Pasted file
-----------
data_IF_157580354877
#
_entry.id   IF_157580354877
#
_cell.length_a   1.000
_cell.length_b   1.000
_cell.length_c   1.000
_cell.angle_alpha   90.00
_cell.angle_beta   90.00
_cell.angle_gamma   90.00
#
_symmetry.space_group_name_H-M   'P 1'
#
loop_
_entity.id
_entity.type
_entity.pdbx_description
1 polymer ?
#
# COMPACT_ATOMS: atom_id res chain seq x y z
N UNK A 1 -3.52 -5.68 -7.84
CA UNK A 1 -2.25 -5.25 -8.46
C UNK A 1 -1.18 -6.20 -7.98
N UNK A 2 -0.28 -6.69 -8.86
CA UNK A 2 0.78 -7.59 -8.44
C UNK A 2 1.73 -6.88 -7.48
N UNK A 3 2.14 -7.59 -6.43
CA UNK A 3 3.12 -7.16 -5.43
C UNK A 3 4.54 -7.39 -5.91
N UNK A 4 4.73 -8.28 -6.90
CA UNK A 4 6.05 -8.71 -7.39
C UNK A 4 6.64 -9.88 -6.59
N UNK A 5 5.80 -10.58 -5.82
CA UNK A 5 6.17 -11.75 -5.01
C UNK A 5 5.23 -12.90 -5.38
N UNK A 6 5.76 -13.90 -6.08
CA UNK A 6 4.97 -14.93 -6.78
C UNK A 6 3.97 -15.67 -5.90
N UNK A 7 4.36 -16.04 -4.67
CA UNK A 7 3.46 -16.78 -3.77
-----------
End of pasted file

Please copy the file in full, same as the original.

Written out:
data_IF_157580354877
#
_entry.id   IF_157580354877
#
_cell.length_a   1.000
_cell.length_b   1.000
_cell.length_c   1.000
_cell.angle_alpha   90.00
_cell.angle_beta   90.00
_cell.angle_gamma   90.00
#
_symmetry.space_group_name_H-M   'P 1'
#
loop_
_entity.id
_entity.type
_entity.pdbx_description
1 polymer ?
#
# COMPACT_ATOMS: atom_id res chain seq x y z
N UNK A 1 -3.52 -5.68 -7.84
CA UNK A 1 -2.25 -5.25 -8.46
C UNK A 1 -1.18 -6.20 -7.98
N UNK A 2 -0.28 -6.69 -8.86
CA UNK A 2 0.78 -7.59 -8.44
C UNK A 2 1.73 -6.88 -7.48
N UNK A 3 2.14 -7.59 -6.43
CA UNK A 3 3.12 -7.16 -5.43
C UNK A 3 4.54 -7.39 -5.91
N UNK A 4 4.73 -8.28 -6.90
CA UNK A 4 6.05 -8.71 -7.39
C UNK A 4 6.64 -9.88 -6.59
N UNK A 5 5.80 -10.58 -5.82
CA UNK A 5 6.17 -11.75 -5.01
C UNK A 5 5.23 -12.90 -5.38
N UNK A 6 5.76 -13.90 -6.08
CA UNK A 6 4.97 -14.93 -6.78
C UNK A 6 3.97 -15.67 -5.90
N UNK A 7 4.36 -16.04 -4.67
CA UNK A 7 3.46 -16.78 -3.77